by Aaron Sims
Pekka Rinne was selected as a 21-year-old in the 8th round, 258th overall, in the 2004 National Hockey League (NHL) draft.
He was first eligible for the draft in 2001. Rinne didn’t play much in Finland. He served as the backup to future Minnesota Wild goalie Nicklas Backstrom. The story of his discovery has become part of Nashville Predators, and NHL, mythology.
Nashville scout Janne Kekalainen spoke with many who knew Rinne and observed him when he could, many times only during pregame warmups.
Former Nashville Assistant General Manager Paul Fenton trusted Kekalainen, and when the draft reached the 8th-round (a round which no longer exists), the Predators finally made their move. If you consider the fact he could have been selected first overall in 2001, 1129 other players were draft picks before Rinne.
Still, Fenton said “We had very high expectations. (Based on) all of our reports, and then watching him with his athleticism, it was quite apparent that he would be our goaltender of the future.”
Rinne certainly came through for the team and, perhaps, exceeded those expectations.
Rinne has played in the Stanley Cup Final. He has won the Vezina Trophy as the Top Goaltender in the NHL. He has represented Finland in five competitions. Rinne has appeared in three NHL All-Star Games. He has won more games than any Finnish goalie in National Hockey League history.
Like many draft picks, Rinne’s path to the NHL involved a trek through the minor league. “The road to Nashville runs through Milwaukee,” is a phrase coined by Nashville Pres. Of Hockey Operations and General Manager David Poile.
Rinne won 83 games as a member of the Admirals, the second-most in franchise history after the team joined the AHL in 2001.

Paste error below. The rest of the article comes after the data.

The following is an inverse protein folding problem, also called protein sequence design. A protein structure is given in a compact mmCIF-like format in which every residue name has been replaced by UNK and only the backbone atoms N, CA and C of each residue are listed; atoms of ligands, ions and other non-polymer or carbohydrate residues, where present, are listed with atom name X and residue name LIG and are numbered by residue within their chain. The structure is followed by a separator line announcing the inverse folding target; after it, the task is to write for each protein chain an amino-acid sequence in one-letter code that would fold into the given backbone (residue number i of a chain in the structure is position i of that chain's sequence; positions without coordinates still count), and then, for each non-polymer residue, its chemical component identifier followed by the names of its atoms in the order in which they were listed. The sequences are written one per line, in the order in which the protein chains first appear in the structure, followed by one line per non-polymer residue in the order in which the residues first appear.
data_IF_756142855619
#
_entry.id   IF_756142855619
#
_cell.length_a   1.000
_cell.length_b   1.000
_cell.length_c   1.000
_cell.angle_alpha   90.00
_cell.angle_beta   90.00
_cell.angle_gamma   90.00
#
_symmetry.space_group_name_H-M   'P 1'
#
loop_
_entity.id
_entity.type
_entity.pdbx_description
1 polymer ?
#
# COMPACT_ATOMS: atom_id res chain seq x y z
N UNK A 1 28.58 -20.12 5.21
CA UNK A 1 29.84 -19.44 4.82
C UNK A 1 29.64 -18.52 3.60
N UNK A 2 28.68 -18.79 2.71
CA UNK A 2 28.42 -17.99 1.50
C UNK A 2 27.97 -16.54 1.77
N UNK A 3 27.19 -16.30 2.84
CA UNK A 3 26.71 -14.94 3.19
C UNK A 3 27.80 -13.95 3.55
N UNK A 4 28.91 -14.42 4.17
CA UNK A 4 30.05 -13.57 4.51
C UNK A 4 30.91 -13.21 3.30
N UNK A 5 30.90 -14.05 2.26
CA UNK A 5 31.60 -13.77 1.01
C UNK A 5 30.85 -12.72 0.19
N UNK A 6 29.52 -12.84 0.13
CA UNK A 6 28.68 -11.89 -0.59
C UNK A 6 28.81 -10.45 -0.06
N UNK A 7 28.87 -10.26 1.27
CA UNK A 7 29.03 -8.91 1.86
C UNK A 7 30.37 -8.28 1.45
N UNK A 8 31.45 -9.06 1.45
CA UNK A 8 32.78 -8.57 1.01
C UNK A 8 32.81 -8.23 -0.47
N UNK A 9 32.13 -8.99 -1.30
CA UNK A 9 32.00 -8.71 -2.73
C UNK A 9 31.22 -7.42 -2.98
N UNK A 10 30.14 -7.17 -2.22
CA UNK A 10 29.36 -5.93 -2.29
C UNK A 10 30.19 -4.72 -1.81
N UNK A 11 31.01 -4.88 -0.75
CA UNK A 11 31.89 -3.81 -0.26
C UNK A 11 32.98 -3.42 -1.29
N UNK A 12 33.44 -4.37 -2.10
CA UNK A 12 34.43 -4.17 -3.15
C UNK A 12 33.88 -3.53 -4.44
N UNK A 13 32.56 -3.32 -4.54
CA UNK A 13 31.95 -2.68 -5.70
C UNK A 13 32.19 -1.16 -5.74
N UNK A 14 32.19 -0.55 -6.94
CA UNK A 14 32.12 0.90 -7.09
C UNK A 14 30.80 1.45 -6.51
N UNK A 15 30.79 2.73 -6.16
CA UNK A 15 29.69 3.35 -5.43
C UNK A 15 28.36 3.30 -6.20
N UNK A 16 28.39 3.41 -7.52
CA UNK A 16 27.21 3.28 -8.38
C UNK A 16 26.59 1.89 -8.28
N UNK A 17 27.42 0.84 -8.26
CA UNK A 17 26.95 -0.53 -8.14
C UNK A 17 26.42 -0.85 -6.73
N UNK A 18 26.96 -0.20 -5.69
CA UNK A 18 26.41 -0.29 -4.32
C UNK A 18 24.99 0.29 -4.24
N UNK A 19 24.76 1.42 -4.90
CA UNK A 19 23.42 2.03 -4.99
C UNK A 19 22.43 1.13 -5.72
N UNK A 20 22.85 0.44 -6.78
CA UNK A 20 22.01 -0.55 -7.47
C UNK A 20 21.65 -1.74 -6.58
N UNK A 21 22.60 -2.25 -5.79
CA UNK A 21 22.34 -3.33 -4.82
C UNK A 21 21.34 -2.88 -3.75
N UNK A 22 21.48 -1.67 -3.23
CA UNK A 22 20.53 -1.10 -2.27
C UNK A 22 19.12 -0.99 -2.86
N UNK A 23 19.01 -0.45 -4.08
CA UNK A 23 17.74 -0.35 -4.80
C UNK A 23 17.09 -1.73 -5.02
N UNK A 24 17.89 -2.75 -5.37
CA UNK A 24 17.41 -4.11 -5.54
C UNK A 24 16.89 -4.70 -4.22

Fifteen years ago today, Oct. 28, 2005, Rinne won his first game in North America when he backstopped the Milwaukee Admirals to a 6-1 win over the Houston Aeros at the Bradley Center. It was a needed win for a team that had high expectations but few positive results in the first month of the season.
The Admirals looked to have a sharp tandem in goal. Brian Finley set a team-record in 2004-05 with 36 wins and seven shutouts. He was slated to split time with the newcomer, Rinne.
“Brian (Finley) was an awesome goalie partner for me,” said Rinne. “Right away he took me under his wing and supported me. It meant a lot to me.”
During the first game of the season at Grand Rapids, Finley suffered an ankle injury and was replaced by Rinne early in the second period. Rinne stopped 18 of 21 shots as he was tagged with the loss in his North American debut. Due to Finley’s injury, the inexperienced Rinne carried the load for several games under head coach Claude Noel.
“When I saw him in training camp I was very impressed with the combination of his work ethic, size, skill, and quickness,” remembered Noel. “You could clearly see that if he kept working in that fashion he would take over the goaltending reins.”
After losing two more games in regulation and another in a shootout, the Admirals had a week off before the scheduled game against the Aeros. Milwaukee had scored just seven goals in its first four games. The team was looking to breakout in a big way. Sadly, the team received awful news. Popular play-by-play announcer Kyle Schultz, just 41-years-old, died before the next game could be played.